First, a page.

We need to develop the workforce that can handle the requirements of the global oil and gas industry in order to fully benefit from a local E&P boom.

At the same time, while the regulatory environment is still uncertain, what advice do you have for potential foreign investors looking at South Africa as well as your own members?

Foreign investors should visit in person to understand the dynamics here instead of relying on second-hand views and data. That said, most of them have been here. On the E&P side, we still need more South African geologic data in order to make the right decisions – but again, these are waiting for the MPRDA amendments to be finalized. CSIR and others have already done good strategic assessments overlaying the potential risks of drilling in the Karoo in terms of biodiversity to water to historical sites, as has a number of other institutions. But more empirical and relevant South African geological information is needed to make fully informed decisions on the safe and responsible extraction of hydrocarbons. The only way to get this is to drill.

I think we also need to work more extensively with our regional neighbors, not just those close to us like Mozambique or Angola, who already have a track record of operating in the hydrocarbons sector, but also countries further away like Egypt or Ghana that set great examples in terms of how to fast-track a robust national hydrocarbons industry. Egypt, for instance, has overcome its own period of socio-economic and political unrest to forge great relationships and trust with international investors, make significant onshore and offshore discoveries, and build an LNG industry within a very short period of time. Ghana has also discovered hydrocarbons, produced them and established significant LNG infrastructure in under a decade since their first discovery, as well as implemented a very disciplined regime of stashing their oil and gas gains into a sovereign wealth fund.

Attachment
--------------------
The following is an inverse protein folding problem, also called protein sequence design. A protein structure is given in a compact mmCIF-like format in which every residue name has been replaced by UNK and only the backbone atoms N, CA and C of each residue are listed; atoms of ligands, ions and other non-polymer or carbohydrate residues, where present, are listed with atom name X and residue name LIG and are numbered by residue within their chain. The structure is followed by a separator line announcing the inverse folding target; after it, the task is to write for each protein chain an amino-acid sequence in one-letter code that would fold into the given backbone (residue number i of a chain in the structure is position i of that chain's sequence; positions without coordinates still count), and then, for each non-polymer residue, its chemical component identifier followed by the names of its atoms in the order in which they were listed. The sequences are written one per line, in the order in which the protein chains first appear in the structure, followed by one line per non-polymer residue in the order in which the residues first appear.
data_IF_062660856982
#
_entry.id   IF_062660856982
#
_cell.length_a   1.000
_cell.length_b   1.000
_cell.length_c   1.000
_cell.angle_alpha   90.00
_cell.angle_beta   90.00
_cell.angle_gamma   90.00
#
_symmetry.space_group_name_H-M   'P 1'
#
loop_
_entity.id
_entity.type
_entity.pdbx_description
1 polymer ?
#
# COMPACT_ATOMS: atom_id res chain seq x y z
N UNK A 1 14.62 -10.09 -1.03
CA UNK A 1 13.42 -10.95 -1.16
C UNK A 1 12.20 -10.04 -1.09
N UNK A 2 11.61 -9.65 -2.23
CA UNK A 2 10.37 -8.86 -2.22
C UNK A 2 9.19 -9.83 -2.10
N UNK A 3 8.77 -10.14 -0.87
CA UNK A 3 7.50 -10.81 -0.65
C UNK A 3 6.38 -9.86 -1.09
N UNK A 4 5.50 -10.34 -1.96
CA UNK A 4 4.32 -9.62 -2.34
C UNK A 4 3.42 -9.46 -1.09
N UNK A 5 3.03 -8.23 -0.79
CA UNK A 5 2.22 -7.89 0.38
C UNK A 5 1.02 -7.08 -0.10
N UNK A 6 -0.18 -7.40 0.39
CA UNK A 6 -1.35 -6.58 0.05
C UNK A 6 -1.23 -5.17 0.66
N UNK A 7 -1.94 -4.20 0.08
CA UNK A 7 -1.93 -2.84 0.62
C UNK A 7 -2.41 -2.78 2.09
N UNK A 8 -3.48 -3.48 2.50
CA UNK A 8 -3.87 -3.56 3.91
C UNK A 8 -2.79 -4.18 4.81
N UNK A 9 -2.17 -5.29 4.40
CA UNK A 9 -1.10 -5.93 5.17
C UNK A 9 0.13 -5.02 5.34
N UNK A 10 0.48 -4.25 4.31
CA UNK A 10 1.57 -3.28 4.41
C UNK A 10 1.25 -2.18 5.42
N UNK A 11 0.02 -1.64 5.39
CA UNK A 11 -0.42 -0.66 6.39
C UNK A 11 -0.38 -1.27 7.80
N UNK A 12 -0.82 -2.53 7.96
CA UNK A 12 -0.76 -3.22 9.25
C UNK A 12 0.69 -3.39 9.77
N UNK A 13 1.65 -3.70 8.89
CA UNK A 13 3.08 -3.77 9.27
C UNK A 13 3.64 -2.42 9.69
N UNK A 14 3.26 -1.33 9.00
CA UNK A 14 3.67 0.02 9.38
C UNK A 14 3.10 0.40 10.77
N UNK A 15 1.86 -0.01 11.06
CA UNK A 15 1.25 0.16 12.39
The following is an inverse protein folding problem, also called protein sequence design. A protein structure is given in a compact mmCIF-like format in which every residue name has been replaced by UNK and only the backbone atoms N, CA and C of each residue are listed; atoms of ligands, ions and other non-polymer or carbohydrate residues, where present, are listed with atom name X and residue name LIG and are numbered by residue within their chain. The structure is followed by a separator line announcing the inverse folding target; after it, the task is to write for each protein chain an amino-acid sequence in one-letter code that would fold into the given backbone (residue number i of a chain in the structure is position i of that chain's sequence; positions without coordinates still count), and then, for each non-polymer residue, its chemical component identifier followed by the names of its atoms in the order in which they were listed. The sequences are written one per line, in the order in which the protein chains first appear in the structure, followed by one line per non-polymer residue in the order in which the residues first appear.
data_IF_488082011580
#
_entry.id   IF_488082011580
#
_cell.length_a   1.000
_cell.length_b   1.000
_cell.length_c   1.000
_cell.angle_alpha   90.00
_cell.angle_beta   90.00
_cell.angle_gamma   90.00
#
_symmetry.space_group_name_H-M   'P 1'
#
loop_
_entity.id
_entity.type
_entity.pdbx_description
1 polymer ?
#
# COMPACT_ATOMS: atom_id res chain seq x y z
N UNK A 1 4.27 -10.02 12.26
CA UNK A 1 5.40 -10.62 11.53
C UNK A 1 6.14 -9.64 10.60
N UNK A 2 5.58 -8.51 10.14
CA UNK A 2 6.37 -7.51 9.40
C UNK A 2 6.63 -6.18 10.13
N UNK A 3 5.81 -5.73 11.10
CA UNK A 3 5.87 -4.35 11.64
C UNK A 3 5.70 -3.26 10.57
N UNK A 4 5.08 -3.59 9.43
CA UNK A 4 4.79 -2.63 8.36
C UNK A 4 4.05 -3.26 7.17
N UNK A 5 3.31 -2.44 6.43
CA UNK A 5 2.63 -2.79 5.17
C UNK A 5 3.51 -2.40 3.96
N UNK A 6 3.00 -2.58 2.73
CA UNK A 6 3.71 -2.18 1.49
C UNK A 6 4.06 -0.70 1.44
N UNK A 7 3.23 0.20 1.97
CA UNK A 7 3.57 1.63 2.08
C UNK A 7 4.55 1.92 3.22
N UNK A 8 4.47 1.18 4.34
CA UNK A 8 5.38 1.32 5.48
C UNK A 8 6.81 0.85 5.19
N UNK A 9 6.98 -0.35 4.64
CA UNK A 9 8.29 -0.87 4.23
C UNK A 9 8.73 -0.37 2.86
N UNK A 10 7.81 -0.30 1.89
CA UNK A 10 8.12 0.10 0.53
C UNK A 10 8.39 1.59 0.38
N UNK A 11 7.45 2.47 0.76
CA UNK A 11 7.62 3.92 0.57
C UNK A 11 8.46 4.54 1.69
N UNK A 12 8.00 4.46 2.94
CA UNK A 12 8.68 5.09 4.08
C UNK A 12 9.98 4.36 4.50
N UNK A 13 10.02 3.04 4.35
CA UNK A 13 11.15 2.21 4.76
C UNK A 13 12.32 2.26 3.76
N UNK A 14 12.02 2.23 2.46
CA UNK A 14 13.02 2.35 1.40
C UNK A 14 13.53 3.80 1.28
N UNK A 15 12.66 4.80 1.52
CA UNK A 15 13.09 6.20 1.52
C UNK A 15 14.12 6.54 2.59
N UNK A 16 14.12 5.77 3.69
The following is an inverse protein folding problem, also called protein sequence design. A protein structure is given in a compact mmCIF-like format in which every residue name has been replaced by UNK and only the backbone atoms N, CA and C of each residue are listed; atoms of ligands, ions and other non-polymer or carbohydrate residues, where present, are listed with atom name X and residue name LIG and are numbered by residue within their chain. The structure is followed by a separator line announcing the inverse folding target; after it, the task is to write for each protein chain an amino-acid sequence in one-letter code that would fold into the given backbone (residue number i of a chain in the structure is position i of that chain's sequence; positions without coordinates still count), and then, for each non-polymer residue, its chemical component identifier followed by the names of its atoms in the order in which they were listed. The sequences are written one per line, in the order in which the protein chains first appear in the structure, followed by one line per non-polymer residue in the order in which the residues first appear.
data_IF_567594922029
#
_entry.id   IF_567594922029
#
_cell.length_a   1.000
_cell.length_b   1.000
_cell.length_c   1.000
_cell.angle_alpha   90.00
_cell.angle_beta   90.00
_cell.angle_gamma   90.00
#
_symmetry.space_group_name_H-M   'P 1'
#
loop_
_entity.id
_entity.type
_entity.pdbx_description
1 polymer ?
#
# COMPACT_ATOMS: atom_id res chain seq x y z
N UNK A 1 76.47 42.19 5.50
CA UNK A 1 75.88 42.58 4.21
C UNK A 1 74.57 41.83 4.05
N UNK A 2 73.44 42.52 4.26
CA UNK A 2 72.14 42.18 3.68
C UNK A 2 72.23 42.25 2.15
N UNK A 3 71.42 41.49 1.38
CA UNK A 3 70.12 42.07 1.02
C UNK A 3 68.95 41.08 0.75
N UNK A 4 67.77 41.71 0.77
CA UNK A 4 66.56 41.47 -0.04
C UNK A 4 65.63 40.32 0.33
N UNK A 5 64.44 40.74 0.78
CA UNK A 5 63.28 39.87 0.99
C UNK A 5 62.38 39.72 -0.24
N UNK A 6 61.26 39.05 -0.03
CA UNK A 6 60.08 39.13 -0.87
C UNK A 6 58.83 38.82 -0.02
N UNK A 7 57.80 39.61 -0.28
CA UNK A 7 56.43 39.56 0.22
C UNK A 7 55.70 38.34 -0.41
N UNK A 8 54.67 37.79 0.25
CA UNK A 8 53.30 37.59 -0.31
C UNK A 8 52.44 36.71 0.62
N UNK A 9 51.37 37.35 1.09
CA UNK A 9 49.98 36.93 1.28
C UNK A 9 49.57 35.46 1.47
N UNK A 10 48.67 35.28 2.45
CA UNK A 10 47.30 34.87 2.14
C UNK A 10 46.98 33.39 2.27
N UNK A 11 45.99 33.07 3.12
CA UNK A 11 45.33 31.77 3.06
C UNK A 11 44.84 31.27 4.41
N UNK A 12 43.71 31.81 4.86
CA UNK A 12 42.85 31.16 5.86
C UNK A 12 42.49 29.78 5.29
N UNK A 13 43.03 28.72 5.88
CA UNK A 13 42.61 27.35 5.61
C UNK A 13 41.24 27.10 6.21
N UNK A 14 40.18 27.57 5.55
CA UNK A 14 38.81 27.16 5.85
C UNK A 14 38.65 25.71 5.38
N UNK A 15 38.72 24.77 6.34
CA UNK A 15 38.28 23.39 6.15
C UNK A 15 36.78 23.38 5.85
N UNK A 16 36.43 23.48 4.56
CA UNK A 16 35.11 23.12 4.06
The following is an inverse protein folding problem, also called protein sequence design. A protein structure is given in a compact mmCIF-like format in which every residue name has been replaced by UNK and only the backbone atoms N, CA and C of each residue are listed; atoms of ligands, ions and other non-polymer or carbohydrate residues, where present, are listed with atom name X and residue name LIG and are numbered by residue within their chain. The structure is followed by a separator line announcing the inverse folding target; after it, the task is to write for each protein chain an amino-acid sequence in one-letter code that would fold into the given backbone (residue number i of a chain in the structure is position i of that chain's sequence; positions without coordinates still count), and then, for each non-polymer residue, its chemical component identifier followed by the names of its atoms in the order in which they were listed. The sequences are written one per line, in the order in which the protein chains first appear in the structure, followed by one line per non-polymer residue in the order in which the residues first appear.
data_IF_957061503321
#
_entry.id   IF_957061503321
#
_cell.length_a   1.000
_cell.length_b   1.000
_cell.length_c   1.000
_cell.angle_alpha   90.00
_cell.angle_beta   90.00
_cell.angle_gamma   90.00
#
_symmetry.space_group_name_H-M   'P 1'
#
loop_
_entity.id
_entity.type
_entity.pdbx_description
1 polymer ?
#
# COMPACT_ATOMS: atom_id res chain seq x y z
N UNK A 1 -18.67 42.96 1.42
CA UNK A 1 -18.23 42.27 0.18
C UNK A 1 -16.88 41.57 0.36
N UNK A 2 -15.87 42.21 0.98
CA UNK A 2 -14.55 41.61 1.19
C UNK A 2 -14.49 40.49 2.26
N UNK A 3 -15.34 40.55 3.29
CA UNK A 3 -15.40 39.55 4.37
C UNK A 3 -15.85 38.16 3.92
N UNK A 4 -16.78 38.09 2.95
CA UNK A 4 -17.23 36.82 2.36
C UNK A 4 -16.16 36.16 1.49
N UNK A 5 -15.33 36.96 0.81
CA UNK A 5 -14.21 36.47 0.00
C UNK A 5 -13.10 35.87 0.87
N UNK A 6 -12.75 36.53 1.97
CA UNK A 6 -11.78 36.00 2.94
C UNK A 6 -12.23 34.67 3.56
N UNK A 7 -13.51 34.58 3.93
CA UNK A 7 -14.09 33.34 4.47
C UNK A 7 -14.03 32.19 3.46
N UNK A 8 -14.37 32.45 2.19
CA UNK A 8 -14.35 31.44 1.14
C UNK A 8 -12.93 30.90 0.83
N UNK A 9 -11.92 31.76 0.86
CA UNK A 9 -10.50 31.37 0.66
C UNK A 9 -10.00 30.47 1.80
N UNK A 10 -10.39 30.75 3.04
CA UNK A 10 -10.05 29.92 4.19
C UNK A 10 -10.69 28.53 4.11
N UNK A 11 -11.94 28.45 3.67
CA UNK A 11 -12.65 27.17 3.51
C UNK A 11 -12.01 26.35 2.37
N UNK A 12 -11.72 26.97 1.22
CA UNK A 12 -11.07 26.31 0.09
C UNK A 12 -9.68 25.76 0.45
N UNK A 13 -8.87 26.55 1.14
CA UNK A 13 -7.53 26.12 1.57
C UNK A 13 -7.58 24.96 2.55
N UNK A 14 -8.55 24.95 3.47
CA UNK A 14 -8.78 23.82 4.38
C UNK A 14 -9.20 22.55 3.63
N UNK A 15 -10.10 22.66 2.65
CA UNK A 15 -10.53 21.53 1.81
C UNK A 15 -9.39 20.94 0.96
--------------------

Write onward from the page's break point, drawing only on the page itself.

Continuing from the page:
We should not be blinkered in the way we look at our neighbors. Mozambique is looking to have an onshore allocation of gas with the requirement for it to be used in the local economy. But their economy right now may be too small to accommodate that much gas, so there may be opportunities for bilateral agreements and development for us to bring that gas into South African, produce, say fertilizers, and export to the region.

The global industry is often siloed into upstream and downstream, but from a macroeconomic perspective, Africa has 1.2 billion people looking to rise out of poverty. That requires energy. Energy powers development. Africa as a continent has the upstream resources, downstream users that could exceed two billion by mid-century and be final consumers. We have the huge opportunity to boost regional trade and energy integration – and we need to have the enabling policies in our own country to capitalize on these huge opportunities.

A final message?

At SAOGA, we are trying to position ourselves and our member companies to be ready for E&P and other related opportunities. We are trying to influence the shift to a gas and renewables energy mix. We are also developing capacity and skills programs to increase the employability of our workforce and the use of South African services and products. We advocate for the urgency and economic opportunities associated with LNG.

As South Africans, we need to develop oil and gas policies that are not merely an output of personality but are robust enough to serve the needs of the country. The risk is that we find resource opportunities but do not secure access to the benefits that they can bring. South Africa has the opportunity to learn from the lessons of both Norway and Venezuela. Oil and gas can be a silver bullet for the South African economy. We cannot afford to miss it.